Now I shall not deny that there is an element of the truth in this view. Religion does lift us above the immediate present, and joins our existence to an ideal that is never perfectly realised in it. But, if we make this ideal the mere negative of all that is actual, it ceases to have any meaning. The infinite, conceived as a mere ‘beyond,’ the mere negation of any limit or determination that may be given, is what the Germans call a false or bad infinite. It is, indeed, little more than the bare word “Not”; and, to any one who realised what it meant, it would be impossible to bow the knee to it. If men ever appear to worship a being, whose only predicate is the absence of all predicates, it is because they take it for more than it is; they intend another infinite than that of which they seem to speak. What causes the illusion is that at first we rise from the finite to the infinite by negation, and therefore become conscious of the latter as that which is altogether opposed to the former. Hence heaven is defined, in the first instance, only as that which earth is not; and men seem to be religious, rather because the world is not enough for them, than because they know what else they want. Religion is but an altar reared by unsatisfied and insatiable hearts to the unknown God, who is in some inconceivable way to find means to satisfy them—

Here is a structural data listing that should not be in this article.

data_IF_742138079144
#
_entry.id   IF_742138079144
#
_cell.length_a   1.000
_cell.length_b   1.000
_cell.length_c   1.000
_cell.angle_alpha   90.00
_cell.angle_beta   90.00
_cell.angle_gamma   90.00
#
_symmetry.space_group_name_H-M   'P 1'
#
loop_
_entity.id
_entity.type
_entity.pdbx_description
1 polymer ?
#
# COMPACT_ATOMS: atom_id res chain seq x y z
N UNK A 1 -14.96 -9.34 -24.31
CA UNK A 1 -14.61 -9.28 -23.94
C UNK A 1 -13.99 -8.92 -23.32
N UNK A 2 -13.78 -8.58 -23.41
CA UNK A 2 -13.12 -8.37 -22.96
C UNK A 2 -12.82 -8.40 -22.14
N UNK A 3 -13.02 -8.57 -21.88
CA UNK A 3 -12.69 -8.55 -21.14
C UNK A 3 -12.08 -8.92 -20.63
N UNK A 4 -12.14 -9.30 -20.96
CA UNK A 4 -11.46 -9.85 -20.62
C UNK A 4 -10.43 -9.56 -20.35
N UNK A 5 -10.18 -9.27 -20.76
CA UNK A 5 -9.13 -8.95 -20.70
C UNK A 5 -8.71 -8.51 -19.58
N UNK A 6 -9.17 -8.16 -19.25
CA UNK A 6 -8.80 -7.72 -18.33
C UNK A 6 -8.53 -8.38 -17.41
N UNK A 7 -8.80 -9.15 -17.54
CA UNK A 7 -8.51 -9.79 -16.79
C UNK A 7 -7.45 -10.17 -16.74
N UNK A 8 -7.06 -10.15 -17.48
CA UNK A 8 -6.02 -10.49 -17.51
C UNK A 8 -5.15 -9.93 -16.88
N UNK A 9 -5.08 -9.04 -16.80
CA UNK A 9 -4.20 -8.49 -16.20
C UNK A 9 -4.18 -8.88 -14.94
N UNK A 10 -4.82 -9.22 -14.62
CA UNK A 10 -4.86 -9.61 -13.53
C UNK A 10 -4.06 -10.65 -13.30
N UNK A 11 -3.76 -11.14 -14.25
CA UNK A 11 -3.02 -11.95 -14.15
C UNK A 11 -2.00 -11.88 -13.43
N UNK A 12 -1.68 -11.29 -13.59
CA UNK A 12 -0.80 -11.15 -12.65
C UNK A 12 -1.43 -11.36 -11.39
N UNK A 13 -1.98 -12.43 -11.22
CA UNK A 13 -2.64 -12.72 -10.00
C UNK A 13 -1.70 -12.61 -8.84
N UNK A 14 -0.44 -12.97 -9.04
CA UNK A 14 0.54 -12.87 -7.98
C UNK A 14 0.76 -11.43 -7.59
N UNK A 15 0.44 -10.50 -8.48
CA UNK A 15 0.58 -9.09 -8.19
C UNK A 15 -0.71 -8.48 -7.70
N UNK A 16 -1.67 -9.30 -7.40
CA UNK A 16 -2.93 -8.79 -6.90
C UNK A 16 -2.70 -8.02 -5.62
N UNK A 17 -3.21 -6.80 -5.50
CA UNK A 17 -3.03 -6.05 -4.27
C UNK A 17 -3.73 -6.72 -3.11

“Ah, love, could you and I with Him conspire

To grasp this sorry Scheme of things entire,

Would we not shatter it to bits,—and then

Remould it nearer to the heart's desire.”3